Irritable Bowel Syndrome or IBS is an extremely common gastrointestinal (GI) disorder that can be characterized by bloating, pain and discomfort, diarrhea, constipation and intermittent abdominal pain. The symptoms are caused by changes in how the GI tract functions yet there is no particular medical test to diagnose IBS. The GI tract includes the mouth, esophagus, stomach, small intestine and large intestine.
The exact cause of IBS condition is still unknown and researchers believe it could be a combination of physical and psychological problems. There is also no permanent cure to this problem and doctors usually prescribe a combination of various treatments like dietary changes, addition of pro-biotic foods and antibiotics to help ease the discomfort.
If you're suffering with this nagging irritable bowel syndrome (IBS) and cannot seem to enjoy your food this might interest you. Researchers have established a link between an immune system cell, macrophage (found in the muscular lining of the intestine) and the nerve cells. Macrophage regulates the contractions of the colon and pushes digested food through the digestive tract. The interactions between macrophage and nerve cells are orchestrated by good bacteria that is found in the intestine that aids in healthy digestion.
A potential cause of IBS is a change in the bacterial environment in the intestine. Milena Bogunovic, assistant professor of microbiology at Penn State College of Medicine said,"By better understanding how the nervous system cells, the muscularis macrophages and signals from inside the intestine interact, we may be able to find new treatments for IBS or even prevent it."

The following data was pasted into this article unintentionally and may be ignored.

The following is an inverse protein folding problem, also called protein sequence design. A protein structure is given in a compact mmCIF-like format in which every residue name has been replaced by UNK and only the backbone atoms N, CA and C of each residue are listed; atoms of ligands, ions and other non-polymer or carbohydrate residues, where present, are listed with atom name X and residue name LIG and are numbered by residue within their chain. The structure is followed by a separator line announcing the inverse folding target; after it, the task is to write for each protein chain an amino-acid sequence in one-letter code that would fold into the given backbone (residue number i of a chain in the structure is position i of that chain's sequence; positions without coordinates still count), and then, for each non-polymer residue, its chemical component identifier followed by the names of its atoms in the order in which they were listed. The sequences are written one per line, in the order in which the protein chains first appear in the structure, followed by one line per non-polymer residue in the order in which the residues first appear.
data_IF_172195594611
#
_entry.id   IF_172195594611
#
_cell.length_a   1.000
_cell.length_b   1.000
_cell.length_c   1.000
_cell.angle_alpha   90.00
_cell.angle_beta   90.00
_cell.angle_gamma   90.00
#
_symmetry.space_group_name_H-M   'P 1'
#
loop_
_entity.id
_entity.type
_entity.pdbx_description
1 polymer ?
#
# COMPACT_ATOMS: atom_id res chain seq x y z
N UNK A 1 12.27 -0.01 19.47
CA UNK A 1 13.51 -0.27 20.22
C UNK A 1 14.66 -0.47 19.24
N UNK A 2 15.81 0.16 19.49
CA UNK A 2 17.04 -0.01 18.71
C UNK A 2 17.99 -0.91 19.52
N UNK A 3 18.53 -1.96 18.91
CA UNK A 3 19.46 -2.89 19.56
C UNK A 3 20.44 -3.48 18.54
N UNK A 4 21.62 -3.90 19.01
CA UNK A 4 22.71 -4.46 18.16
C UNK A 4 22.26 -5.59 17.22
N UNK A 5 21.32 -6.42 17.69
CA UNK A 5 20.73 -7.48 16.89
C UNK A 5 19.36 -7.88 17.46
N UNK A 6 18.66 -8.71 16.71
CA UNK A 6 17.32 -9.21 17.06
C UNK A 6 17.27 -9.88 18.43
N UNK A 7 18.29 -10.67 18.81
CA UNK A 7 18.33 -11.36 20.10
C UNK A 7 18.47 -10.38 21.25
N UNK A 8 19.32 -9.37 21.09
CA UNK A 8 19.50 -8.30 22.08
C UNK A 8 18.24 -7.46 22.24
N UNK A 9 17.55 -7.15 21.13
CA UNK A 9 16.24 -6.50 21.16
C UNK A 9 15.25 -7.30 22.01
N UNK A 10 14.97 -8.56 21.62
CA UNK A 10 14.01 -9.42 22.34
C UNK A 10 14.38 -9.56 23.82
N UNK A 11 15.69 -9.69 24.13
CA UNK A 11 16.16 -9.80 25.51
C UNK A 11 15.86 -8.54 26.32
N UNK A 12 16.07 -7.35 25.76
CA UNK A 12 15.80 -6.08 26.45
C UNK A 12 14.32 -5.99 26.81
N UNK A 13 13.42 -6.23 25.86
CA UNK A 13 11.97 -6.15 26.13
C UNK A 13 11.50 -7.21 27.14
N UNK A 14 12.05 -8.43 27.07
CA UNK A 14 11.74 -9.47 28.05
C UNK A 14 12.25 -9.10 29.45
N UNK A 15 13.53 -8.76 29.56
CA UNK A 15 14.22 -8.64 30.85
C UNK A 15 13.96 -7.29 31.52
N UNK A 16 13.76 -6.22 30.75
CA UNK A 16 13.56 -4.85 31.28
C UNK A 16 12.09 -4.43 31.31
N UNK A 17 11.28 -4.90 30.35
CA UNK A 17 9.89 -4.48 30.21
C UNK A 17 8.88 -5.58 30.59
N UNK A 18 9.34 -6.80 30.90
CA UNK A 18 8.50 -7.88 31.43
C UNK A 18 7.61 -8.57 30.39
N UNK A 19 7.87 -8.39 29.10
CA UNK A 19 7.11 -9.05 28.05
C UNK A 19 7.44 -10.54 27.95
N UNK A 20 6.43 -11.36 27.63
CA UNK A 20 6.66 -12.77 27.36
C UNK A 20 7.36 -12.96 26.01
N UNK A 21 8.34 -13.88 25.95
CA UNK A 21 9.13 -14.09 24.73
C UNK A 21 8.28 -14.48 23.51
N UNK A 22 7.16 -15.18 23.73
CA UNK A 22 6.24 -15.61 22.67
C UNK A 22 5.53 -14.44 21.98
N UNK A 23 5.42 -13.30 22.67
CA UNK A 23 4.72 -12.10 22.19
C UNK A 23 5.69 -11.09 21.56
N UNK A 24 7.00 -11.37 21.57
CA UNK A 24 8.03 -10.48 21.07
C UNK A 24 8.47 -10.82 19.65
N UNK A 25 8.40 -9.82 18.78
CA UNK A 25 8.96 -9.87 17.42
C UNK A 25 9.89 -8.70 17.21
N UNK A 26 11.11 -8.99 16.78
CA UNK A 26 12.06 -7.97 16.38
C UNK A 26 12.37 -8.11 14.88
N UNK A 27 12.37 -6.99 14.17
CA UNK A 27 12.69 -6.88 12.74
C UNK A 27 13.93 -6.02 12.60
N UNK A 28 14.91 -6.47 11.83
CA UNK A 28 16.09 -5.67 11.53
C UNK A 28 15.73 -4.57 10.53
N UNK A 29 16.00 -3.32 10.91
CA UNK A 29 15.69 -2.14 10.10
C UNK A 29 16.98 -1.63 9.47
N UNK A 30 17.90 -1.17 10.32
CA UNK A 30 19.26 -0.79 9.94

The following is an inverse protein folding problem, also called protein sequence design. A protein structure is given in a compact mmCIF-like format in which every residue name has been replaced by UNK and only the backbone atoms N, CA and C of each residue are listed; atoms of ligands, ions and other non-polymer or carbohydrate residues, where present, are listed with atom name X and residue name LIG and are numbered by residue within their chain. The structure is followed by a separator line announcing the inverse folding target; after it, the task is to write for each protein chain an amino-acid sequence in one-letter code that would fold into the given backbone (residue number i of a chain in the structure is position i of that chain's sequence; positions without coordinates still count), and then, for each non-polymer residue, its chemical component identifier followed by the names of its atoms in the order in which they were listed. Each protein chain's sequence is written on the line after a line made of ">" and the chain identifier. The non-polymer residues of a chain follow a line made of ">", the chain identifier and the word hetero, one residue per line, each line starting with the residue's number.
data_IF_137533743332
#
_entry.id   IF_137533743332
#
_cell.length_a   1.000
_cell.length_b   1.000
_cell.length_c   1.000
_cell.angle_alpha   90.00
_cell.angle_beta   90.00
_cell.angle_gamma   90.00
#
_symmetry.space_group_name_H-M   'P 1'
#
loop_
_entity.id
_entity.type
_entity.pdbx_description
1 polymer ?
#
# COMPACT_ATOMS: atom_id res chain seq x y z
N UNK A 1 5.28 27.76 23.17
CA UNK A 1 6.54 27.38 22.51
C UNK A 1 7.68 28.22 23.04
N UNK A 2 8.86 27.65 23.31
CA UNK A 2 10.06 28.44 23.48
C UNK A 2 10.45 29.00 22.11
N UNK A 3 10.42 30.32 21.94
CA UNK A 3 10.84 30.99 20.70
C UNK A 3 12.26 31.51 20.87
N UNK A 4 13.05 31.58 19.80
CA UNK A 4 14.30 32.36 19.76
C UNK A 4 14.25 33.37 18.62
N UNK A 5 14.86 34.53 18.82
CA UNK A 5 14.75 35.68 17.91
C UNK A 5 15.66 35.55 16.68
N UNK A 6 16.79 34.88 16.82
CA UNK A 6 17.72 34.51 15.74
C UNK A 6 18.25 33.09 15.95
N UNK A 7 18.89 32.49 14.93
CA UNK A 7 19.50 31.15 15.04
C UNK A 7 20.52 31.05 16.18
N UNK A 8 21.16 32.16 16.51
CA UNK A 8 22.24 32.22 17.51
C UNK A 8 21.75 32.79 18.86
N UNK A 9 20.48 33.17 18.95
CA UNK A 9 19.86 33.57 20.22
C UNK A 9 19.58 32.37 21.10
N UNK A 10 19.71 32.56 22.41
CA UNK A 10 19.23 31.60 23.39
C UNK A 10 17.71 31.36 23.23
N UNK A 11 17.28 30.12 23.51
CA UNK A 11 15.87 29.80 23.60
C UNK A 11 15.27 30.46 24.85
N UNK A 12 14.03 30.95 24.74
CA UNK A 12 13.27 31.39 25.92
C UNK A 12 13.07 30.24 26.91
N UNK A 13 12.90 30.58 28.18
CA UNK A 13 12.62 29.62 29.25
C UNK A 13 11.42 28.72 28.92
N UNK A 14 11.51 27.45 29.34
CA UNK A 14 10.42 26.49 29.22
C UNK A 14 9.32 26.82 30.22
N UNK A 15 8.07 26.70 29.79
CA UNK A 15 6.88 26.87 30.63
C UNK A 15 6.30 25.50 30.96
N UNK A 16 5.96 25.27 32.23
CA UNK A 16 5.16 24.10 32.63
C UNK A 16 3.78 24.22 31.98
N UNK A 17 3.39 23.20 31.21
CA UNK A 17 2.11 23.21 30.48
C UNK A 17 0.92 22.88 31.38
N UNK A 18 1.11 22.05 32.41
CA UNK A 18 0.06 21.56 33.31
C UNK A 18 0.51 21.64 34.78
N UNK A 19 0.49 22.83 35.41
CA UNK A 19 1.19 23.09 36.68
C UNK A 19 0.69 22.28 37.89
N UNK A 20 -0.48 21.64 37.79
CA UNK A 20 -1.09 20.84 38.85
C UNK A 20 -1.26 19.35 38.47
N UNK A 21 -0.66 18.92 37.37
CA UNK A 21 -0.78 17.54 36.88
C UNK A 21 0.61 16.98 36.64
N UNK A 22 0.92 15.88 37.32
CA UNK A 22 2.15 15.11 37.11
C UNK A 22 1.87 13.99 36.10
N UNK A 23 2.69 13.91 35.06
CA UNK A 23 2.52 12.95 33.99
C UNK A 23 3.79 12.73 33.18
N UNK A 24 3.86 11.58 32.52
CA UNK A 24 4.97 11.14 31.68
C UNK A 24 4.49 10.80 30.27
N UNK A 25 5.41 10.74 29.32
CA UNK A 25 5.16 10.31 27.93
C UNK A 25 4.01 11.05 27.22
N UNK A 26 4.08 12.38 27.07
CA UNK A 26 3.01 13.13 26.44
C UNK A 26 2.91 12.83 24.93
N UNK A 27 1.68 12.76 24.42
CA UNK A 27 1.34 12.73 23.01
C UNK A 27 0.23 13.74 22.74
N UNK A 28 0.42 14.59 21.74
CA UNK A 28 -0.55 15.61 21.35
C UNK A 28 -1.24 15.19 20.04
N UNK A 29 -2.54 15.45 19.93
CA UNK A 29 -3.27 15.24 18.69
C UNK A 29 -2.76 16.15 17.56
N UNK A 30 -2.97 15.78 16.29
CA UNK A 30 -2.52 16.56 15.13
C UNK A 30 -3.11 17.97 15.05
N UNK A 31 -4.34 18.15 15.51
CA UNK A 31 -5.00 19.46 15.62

To dig further, researchers developed a method to deplete muscularis macrophages in the intestines of mice to determine their function. Bogunovic went on to explain, "After macrophage depletion, we observed that the normal intestinal movements went irregular, suggesting that intestinal movements are regulated by macrophages,"
The next step was to figure out how this regulation works. Researchers found that thanks to the good bacteria, nerve cells and macrophages help each other carry out one key function which is to regulate the physiology of the gut. To test this theory they injected the mice with antibiotics to kill good bacteria and found that the communication between macrophages and neurons was interrupted.
Bogunovic concluded by saying that "On restoring the good bacteria in the mice, the miscommunication between macrophages and neurons was reversed. It shows that the dialogue between the macrophages and nervous system is adaptable to the changes in the bacterial environment." With inputs from IANS